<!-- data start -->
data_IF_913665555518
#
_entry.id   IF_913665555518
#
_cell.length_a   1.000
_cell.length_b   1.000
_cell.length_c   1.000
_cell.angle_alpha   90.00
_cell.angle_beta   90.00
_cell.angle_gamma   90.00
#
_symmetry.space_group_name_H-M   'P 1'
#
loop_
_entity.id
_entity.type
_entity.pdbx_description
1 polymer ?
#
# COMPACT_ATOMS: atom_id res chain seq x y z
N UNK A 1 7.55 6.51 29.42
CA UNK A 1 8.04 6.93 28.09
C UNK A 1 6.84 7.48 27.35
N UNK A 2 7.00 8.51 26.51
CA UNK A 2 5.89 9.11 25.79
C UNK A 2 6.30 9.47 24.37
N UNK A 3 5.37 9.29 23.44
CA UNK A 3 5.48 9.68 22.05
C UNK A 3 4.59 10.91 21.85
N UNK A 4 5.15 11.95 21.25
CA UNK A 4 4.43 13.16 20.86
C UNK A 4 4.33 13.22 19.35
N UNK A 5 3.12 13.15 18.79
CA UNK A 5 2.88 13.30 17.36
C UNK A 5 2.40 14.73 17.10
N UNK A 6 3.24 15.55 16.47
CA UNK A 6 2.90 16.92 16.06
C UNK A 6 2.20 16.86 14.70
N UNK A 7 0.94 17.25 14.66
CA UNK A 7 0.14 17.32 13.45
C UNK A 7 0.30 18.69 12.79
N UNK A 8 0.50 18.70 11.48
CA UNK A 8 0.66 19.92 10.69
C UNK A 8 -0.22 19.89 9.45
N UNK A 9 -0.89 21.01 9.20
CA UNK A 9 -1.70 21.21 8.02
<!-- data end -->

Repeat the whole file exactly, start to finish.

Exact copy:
data_IF_913665555518
#
_entry.id   IF_913665555518
#
_cell.length_a   1.000
_cell.length_b   1.000
_cell.length_c   1.000
_cell.angle_alpha   90.00
_cell.angle_beta   90.00
_cell.angle_gamma   90.00
#
_symmetry.space_group_name_H-M   'P 1'
#
loop_
_entity.id
_entity.type
_entity.pdbx_description
1 polymer ?
#
# COMPACT_ATOMS: atom_id res chain seq x y z
N UNK A 1 7.55 6.51 29.42
CA UNK A 1 8.04 6.93 28.09
C UNK A 1 6.84 7.48 27.35
N UNK A 2 7.00 8.51 26.51
CA UNK A 2 5.89 9.11 25.79
C UNK A 2 6.30 9.47 24.37
N UNK A 3 5.37 9.29 23.44
CA UNK A 3 5.48 9.68 22.05
C UNK A 3 4.59 10.91 21.85
N UNK A 4 5.15 11.95 21.25
CA UNK A 4 4.43 13.16 20.86
C UNK A 4 4.33 13.22 19.35
N UNK A 5 3.12 13.15 18.79
CA UNK A 5 2.88 13.30 17.36
C UNK A 5 2.40 14.73 17.10
N UNK A 6 3.24 15.55 16.47
CA UNK A 6 2.90 16.92 16.06
C UNK A 6 2.20 16.86 14.70
N UNK A 7 0.94 17.25 14.66
CA UNK A 7 0.14 17.32 13.45
C UNK A 7 0.30 18.69 12.79
N UNK A 8 0.50 18.70 11.48
CA UNK A 8 0.66 19.92 10.69
C UNK A 8 -0.22 19.89 9.45
N UNK A 9 -0.89 21.01 9.20
CA UNK A 9 -1.70 21.21 8.02